• In the vehicle control system described above, the controller may obtain a target value related to the relative relationship between the host vehicle and the leading vehicle based on the information related to the running state ahead of the host vehicle, and may set the first required acceleration based on the target value.
  • In the vehicle control system described above, the controller may obtain an optimum acceleration based on the information related to the running state ahead of the host vehicle, and may set the first required acceleration based on the optimum acceleration.
  • In the vehicle control system described above, the information related to the running state may include a front vehicle acceleration target value that is a target value of an acceleration of a vehicle traveling ahead of the host vehicle, and the optimum acceleration may be the front vehicle acceleration target value.
  • The vehicle control system according to the invention both ensures an appropriate relative relationship with a leading vehicle or the like and controls the host vehicle based on the running state of the vehicle on the road, and is therefore able to make the control target in vehicle control appropriate.
  • BRIEF DESCRIPTION OF THE DRAWINGS
  • The foregoing and further objects, features and advantages of the invention will become apparent from the following description of example embodiments with reference to the accompanying drawings, wherein like numerals are used to represent like elements and wherein:
  • FIG. 1 is a view illustrating a method for adjusting the required acceleration according to an example embodiment of the invention;
  • FIG. 2 is a view of a vehicle equipped with a vehicle control system according to the example embodiment;
  • FIG. 3 is a view of an infrastructure system;
  • FIG. 4 is a view illustrating functions of an ECU in the example embodiment;
  • FIG. 5 is another view illustrating functions of the ECU in the example embodiment;
  • FIG. 6 is a view illustrating an example of a method for determining a congested state or a critical state;
  • FIG. 7 is a view showing a state in which there is a deceleration shockwave;
  • FIG. 8 is a view of vehicle control when there is a deceleration shockwave;
  • FIG. 9 is a view showing a state in which there is congestion ahead of a host vehicle;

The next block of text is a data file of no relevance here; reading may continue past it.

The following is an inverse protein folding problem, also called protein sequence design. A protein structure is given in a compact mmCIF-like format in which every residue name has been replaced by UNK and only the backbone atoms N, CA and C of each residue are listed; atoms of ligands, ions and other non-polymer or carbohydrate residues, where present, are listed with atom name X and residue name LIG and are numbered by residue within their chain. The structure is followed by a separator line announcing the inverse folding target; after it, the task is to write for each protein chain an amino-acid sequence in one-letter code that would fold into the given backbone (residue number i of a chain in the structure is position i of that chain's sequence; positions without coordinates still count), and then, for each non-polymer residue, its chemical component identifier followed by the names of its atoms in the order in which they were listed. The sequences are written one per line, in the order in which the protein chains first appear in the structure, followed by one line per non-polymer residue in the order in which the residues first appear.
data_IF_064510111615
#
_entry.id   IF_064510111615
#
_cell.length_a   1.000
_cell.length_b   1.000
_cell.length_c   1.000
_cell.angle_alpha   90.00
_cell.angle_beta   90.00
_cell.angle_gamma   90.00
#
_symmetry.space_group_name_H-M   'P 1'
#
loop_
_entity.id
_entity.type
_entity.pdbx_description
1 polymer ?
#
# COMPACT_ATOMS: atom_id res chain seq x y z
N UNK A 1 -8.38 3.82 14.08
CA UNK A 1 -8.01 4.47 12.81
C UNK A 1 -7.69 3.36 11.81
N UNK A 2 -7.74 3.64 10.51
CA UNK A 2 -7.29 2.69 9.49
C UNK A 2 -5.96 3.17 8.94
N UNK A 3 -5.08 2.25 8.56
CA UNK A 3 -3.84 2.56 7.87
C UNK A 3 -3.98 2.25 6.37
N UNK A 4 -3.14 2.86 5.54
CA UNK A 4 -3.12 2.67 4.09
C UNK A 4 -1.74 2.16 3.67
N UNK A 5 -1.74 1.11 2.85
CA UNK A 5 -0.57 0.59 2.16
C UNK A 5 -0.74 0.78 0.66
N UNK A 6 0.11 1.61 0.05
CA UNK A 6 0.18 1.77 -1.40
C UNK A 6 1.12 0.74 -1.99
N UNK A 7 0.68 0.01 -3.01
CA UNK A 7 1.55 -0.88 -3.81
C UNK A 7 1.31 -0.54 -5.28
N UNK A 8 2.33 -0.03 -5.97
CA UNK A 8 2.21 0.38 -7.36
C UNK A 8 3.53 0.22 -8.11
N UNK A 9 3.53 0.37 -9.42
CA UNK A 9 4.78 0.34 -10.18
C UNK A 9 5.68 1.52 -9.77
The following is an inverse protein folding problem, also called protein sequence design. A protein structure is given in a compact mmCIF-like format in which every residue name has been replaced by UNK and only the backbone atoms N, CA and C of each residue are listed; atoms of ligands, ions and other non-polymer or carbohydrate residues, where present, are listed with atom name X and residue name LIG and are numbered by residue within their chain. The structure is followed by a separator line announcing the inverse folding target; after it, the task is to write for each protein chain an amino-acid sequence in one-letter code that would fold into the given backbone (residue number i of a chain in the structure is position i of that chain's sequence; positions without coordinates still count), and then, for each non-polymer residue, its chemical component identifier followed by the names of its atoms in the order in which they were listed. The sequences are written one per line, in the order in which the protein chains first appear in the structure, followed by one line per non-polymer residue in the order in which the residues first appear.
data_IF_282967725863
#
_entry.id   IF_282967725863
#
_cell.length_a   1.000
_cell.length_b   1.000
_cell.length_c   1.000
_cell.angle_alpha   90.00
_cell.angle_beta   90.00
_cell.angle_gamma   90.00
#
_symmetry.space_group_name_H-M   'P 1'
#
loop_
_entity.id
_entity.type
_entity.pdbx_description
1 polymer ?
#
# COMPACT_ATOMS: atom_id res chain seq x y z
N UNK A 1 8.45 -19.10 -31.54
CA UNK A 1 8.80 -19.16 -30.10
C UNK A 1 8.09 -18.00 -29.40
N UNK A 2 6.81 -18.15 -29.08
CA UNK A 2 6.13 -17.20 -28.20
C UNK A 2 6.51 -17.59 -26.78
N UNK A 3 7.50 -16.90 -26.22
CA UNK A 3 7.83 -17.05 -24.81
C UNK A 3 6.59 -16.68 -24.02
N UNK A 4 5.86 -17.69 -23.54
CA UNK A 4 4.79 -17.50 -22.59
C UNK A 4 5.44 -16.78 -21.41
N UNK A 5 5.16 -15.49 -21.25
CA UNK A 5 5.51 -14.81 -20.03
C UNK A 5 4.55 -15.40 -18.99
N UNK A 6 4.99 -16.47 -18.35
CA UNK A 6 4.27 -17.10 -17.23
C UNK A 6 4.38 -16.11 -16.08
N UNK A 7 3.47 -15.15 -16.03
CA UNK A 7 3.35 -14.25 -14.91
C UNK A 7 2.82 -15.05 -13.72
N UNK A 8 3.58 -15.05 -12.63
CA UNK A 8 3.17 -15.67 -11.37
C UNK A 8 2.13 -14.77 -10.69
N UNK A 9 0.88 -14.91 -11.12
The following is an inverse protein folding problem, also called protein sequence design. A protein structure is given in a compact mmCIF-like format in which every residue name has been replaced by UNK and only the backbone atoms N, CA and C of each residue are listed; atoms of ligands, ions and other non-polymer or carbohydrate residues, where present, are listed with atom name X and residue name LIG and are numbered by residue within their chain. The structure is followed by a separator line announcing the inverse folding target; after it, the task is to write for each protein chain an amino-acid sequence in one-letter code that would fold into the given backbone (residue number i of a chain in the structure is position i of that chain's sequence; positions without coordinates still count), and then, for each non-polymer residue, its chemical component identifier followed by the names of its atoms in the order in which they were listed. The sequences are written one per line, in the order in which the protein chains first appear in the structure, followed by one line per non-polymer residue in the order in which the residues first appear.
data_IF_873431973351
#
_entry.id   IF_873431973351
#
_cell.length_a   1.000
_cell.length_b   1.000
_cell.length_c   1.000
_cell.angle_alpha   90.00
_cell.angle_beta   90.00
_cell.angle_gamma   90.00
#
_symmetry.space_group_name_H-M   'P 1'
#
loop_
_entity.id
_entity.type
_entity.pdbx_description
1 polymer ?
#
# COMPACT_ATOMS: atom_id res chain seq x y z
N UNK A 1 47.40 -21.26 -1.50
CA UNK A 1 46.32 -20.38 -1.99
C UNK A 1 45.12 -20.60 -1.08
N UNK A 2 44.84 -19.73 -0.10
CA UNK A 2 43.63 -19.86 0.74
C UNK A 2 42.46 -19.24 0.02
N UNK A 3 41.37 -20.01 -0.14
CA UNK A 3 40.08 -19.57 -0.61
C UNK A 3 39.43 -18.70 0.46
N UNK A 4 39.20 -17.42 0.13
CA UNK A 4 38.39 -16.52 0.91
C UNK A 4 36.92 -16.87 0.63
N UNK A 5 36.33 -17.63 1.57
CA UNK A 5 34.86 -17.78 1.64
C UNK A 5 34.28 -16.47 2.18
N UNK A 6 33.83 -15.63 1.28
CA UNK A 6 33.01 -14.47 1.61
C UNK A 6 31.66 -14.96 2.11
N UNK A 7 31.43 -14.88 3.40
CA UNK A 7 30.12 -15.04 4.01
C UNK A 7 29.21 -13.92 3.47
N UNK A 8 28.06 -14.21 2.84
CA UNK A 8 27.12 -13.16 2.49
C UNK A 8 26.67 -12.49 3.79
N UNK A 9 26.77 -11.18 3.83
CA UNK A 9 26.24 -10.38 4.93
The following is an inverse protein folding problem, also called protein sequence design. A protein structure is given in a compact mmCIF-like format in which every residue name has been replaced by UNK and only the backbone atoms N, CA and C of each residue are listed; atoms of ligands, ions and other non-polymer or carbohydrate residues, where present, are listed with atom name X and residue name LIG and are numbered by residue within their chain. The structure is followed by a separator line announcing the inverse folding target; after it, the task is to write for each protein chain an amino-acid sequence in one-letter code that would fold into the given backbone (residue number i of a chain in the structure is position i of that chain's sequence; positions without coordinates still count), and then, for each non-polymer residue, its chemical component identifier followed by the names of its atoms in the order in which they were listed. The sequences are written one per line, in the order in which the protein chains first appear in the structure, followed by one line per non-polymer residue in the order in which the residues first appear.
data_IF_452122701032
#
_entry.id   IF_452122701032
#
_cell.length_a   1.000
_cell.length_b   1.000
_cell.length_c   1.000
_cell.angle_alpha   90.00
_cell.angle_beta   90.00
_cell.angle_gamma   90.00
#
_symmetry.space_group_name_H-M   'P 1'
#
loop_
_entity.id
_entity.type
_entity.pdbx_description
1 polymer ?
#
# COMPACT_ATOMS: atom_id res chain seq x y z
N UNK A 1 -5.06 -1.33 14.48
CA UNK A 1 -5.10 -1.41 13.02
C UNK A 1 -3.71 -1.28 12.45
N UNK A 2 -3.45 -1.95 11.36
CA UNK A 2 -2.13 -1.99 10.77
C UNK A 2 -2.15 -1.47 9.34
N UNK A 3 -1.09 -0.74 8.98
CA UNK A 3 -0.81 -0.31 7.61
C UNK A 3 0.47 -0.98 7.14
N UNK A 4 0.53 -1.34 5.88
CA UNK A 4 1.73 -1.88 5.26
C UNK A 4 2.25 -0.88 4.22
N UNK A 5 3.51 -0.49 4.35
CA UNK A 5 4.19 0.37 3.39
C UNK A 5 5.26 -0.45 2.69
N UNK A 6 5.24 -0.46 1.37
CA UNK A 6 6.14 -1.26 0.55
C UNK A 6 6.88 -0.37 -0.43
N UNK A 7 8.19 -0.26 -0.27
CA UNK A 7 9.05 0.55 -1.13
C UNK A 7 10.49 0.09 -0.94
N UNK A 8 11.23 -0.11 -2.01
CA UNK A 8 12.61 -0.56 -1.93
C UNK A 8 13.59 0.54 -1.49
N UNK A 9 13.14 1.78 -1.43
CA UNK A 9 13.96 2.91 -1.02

• FIG. 10 is a view of vehicle control when approaching congestion;
  • FIG. 11 is a view showing a state in which congestion ahead has been relieved; and
  • FIG. 12 is a view of vehicle control when congestion ahead has been relieved.
  • DETAILED DESCRIPTION OF EMBODIMENTS
  • Hereinafter, a vehicle control system according to an example embodiment of the invention will be described in detail with reference to the accompanying drawings. The invention is not limited to this example embodiment. Also, constituent elements in the example embodiment described below include those that can easily be envisioned by one skilled in the art or those that are essentially the same.
  • Example Embodiment
  • The example embodiment will now be described with reference to FIGS. 1 to 12. This example embodiment relates to a vehicle control system. FIG. 1 is a view illustrating a method for adjusting the required acceleration according to the example embodiment, FIG. 2 is a view of a vehicle equipped with a vehicle control system 1-1 according to the example embodiment, and FIG. 3 is a view of an infrastructure system.
  • As shown in FIG. 1, in this example embodiment, when selecting a target acceleration from two types of required accelerations, i.e., a required acceleration for ACC control (hereinafter simply referred to as “ACC control required acceleration) and a coordinated required acceleration, the smallest value of those required accelerations is selected. Then the acceleration of the host vehicle is controlled with the selected acceleration as the target acceleration. Here, coordinated required acceleration is required acceleration for coordinated traffic flow control that runs a plurality of vehicles in a coordinated manner based on information related to the running state of the vehicles on the road. In coordinated traffic flow control, control in which an “ideal speed” common to a plurality of vehicles is taken as a target speed, for example, is performed. Coordinated required acceleration in this example embodiment corresponds to a first required acceleration. Also, ACC control required acceleration is acceleration that is required based on a relative relationship between the host vehicle and a leading vehicle that is traveling right in front of the host vehicle. ACC control required acceleration corresponds to a second required acceleration.